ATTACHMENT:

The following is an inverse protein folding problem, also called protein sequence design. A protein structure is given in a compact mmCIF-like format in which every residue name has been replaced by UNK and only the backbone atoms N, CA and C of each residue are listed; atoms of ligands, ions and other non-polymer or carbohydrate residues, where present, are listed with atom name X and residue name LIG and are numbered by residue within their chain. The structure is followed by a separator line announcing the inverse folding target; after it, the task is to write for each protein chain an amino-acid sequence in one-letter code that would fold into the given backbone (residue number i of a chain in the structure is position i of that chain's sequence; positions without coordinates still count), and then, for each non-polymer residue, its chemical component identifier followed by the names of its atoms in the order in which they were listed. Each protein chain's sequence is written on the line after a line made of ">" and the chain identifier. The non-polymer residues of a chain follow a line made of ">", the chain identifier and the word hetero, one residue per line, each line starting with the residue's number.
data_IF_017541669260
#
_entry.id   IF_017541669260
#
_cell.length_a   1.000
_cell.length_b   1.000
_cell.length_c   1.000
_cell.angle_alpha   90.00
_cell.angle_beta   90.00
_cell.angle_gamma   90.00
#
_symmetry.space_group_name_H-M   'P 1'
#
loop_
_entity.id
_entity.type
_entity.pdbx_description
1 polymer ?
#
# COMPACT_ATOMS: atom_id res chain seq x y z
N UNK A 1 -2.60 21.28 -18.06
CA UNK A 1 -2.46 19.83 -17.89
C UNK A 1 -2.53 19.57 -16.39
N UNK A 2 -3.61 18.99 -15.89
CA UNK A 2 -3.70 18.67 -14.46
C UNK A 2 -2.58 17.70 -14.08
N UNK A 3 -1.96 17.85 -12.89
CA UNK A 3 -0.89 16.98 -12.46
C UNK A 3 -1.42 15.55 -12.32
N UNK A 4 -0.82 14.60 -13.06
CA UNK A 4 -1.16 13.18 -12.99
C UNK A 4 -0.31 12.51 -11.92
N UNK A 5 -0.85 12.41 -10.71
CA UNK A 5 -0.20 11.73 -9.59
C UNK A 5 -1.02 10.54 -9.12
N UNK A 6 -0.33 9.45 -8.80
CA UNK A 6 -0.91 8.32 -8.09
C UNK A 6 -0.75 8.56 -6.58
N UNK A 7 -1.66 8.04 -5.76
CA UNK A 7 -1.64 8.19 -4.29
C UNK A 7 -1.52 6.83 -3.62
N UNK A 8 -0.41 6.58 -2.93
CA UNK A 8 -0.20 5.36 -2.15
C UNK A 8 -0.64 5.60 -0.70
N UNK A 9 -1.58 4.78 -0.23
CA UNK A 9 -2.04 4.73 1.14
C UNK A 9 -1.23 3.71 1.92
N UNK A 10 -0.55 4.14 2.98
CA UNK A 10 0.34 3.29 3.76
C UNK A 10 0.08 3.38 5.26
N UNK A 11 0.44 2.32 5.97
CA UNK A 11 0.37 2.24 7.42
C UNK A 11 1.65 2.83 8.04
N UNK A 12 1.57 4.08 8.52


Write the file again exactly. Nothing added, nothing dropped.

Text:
The following is an inverse protein folding problem, also called protein sequence design. A protein structure is given in a compact mmCIF-like format in which every residue name has been replaced by UNK and only the backbone atoms N, CA and C of each residue are listed; atoms of ligands, ions and other non-polymer or carbohydrate residues, where present, are listed with atom name X and residue name LIG and are numbered by residue within their chain. The structure is followed by a separator line announcing the inverse folding target; after it, the task is to write for each protein chain an amino-acid sequence in one-letter code that would fold into the given backbone (residue number i of a chain in the structure is position i of that chain's sequence; positions without coordinates still count), and then, for each non-polymer residue, its chemical component identifier followed by the names of its atoms in the order in which they were listed. Each protein chain's sequence is written on the line after a line made of ">" and the chain identifier. The non-polymer residues of a chain follow a line made of ">", the chain identifier and the word hetero, one residue per line, each line starting with the residue's number.
data_IF_017541669260
#
_entry.id   IF_017541669260
#
_cell.length_a   1.000
_cell.length_b   1.000
_cell.length_c   1.000
_cell.angle_alpha   90.00
_cell.angle_beta   90.00
_cell.angle_gamma   90.00
#
_symmetry.space_group_name_H-M   'P 1'
#
loop_
_entity.id
_entity.type
_entity.pdbx_description
1 polymer ?
#
# COMPACT_ATOMS: atom_id res chain seq x y z
N UNK A 1 -2.60 21.28 -18.06
CA UNK A 1 -2.46 19.83 -17.89
C UNK A 1 -2.53 19.57 -16.39
N UNK A 2 -3.61 18.99 -15.89
CA UNK A 2 -3.70 18.67 -14.46
C UNK A 2 -2.58 17.70 -14.08
N UNK A 3 -1.96 17.85 -12.89
CA UNK A 3 -0.89 16.98 -12.46
C UNK A 3 -1.42 15.55 -12.32
N UNK A 4 -0.82 14.60 -13.06
CA UNK A 4 -1.16 13.18 -12.99
C UNK A 4 -0.31 12.51 -11.92
N UNK A 5 -0.85 12.41 -10.71
CA UNK A 5 -0.20 11.73 -9.59
C UNK A 5 -1.02 10.54 -9.12
N UNK A 6 -0.33 9.45 -8.80
CA UNK A 6 -0.91 8.32 -8.09
C UNK A 6 -0.75 8.56 -6.58
N UNK A 7 -1.66 8.04 -5.76
CA UNK A 7 -1.64 8.19 -4.29
C UNK A 7 -1.52 6.83 -3.62
N UNK A 8 -0.41 6.58 -2.93
CA UNK A 8 -0.20 5.36 -2.15
C UNK A 8 -0.64 5.60 -0.70
N UNK A 9 -1.58 4.78 -0.23
CA UNK A 9 -2.04 4.73 1.14
C UNK A 9 -1.23 3.71 1.92
N UNK A 10 -0.55 4.14 2.98
CA UNK A 10 0.34 3.29 3.76
C UNK A 10 0.08 3.38 5.26
N UNK A 11 0.44 2.32 5.97
CA UNK A 11 0.37 2.24 7.42
C UNK A 11 1.65 2.83 8.04
N UNK A 12 1.57 4.08 8.52